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Cheap Two Frame Honey Spinner - worth it?


#1

I am running several flow hives- but also some standard good old langstroth. Over time I plan to expand my collection of flow frames- but I am also running a hybrid super. To cut a long story short- very soon I am going to have some fullly capped regular frames. I don’t plan to harvest many of these- but am considering getting a cheap two frame spinner so I can harvest some if I want to- does anyone have experience using a spinner like the one linked below? Can you do a single frame if you want or will the balance be too off? Is the hand crank too weak? Any thoughts or advice appreciated:

http://www.ebay.com.au/itm/New-2-Frame-Stainless-Steel-Honey-Extractor-Spinner-Beehive-Beekeeping-Manual-/182395623136?hash=item2a77a056e0:g:OUkAAOSwnHZYWjRp


#2

A hand crank is fine. That’s what they are designed for after all. Your spinner, looked after, may well last longer than your Flow frames.
I’d be having a closer look at the design though, buy from a reputable source and get a guarantee
Yes you do have to balance it


#3

We used a hand crank spinner for many years, but it does get tiring after a while. For $100 more on eBay, you can get a motorized one - that would be my preference.

You do need to balance the spinner, but the balancing item doesn’t have to be a frame of honey. You are handy with wood, so why not make a follower/dummy board to use on the other side? As long as it is within about 500g of the frame you are spinning, it should be OK. You can tell when you are spinning if it is out of balance - always start slowly, and if you are using the dummy board, continue slowly because the balance will be off for most of the spin.


#4

G’day Jack. Merry Christmas to you, your Mum, @Dawn_SD, @Dee & everyone else on the forum.

I only use a 2 frame hand spinner, it works well for me. There has been two of those spinners sold. The feedback was good & bad. One person gave it 77 out of 100, while the second person only gave it 20/100.

It IS best to use 2 frames of equal weight, however what I do if I finish up with one frame is spin it with an empty frame & crank slowly, turning the honey frame around several times until it is finished. By then, it is easy to turn.

If you’re handy with your hands & metal, you might be able to beef it up if you find some things are a bit flimsy. The main thing is, you have the drum. It all looks fairly sturdy to me.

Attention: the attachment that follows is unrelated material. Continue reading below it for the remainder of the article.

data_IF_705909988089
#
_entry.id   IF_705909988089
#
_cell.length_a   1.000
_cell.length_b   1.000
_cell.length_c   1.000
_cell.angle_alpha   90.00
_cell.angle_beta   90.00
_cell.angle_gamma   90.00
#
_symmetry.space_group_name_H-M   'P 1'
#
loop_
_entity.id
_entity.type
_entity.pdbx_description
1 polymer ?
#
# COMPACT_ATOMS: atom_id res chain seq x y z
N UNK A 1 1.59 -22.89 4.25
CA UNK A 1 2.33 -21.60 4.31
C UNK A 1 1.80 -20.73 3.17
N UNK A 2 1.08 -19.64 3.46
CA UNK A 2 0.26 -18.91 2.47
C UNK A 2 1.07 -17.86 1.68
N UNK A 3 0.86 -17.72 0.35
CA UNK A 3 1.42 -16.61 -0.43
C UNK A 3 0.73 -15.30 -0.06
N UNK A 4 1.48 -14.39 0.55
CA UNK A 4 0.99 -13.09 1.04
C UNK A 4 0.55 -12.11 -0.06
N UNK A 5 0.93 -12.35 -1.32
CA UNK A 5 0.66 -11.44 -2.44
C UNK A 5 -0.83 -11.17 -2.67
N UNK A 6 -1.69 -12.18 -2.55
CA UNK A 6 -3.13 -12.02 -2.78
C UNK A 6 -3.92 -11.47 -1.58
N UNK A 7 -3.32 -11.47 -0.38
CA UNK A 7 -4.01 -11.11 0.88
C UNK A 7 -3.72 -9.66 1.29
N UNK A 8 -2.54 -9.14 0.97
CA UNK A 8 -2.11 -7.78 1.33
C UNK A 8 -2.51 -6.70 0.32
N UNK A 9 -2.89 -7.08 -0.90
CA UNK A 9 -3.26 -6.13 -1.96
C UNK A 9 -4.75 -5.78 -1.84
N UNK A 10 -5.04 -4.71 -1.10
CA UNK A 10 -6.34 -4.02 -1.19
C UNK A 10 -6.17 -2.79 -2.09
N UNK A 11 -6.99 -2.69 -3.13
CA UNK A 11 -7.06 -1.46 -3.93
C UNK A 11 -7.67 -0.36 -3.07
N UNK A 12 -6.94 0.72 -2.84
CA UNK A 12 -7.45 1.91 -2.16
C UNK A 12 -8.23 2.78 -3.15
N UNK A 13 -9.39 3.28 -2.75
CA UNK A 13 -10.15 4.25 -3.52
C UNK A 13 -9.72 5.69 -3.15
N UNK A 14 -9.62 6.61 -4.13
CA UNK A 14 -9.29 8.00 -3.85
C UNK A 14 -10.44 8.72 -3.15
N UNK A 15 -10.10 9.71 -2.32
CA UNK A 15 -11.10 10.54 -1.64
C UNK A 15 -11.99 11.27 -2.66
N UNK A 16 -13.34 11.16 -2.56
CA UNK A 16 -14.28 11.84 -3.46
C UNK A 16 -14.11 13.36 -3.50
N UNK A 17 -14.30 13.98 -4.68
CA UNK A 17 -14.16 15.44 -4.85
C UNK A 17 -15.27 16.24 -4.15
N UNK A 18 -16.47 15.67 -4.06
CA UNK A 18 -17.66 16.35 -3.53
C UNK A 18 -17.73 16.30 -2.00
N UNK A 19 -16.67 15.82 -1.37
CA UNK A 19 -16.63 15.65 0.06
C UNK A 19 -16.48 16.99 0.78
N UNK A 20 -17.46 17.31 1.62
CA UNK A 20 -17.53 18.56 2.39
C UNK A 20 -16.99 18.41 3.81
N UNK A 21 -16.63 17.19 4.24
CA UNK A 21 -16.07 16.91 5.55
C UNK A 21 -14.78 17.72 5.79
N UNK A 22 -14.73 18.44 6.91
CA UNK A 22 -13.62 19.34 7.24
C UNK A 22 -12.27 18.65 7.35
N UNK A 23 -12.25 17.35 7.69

I’ve had my spinner for nearly 30 years & it’s still going strong. It must have been over 30 years old when I bought it. I had to fix a few things over that time. It’s a beauty. In that time I have never contemplated buying an electric one, even though people tell me I should have one.

Good luck with your decision. cheers


#5

I am a strong advocate for spending decent money on a quality extractor that will last forever, but can understand if you are only doing a few frames.

Some name brands are (warning they are pricey):
Lega (made in Italy, sold by becs beehives)
Saf Natura (made in Italy, sold by hive works)
Maxant (made in USA)

To solve the balance problem, a plastic chopping board from the kitchen usually does the trick, and it’s easy to clean up. :grinning:


#6

I have a Maxant 3100P and love it.


#7

Maxant stuff is definitely top of the line but it is an absolute pain to get it in Australia.

I attempted to get a 3100p last year (at great expense with shipping + import) and waited so long for the local distributor that I gave up and bought a Lega. For a 3100p landed in Australia you’re looking at around $1700AUD.

This year I attempted to get an uncapping plane direct from Maxant in the US and they have failed to respond to two email requests for international shipping quotes…so I’ve given up again.

If you have access to this gear, consider yourself lucky!


#8

jeff- I seem to recall you saying you have 60 hives- and you average 100kg’s per hive- are you saying you spin all of that honey on a two frame hand spinner??? Wow! No wonder you look so fit in your videos. Well done sir!

Given just how cheap the one that I linked is- I wouldn’t be surprised if the quality is not so great. However I think I might grab one to try it out. In a few weeks I will have half a dozen fully capped frames- so it will be fun. Thanks for all the tips everyone.


#9

Hi Jack, I spin that all by hand. I regret saying that I get a 100kgs per hive now. Since I said that, the honey flow has been non existent.

One day someone offered me a free electric honey spinner. After working out the pros & cons, I decided to turn it down. I got Wilma to time the actual spinning of the honey, & it turned out to be about 10 or 12 seconds per side. The rest of the time I spend is used up with decapping etc.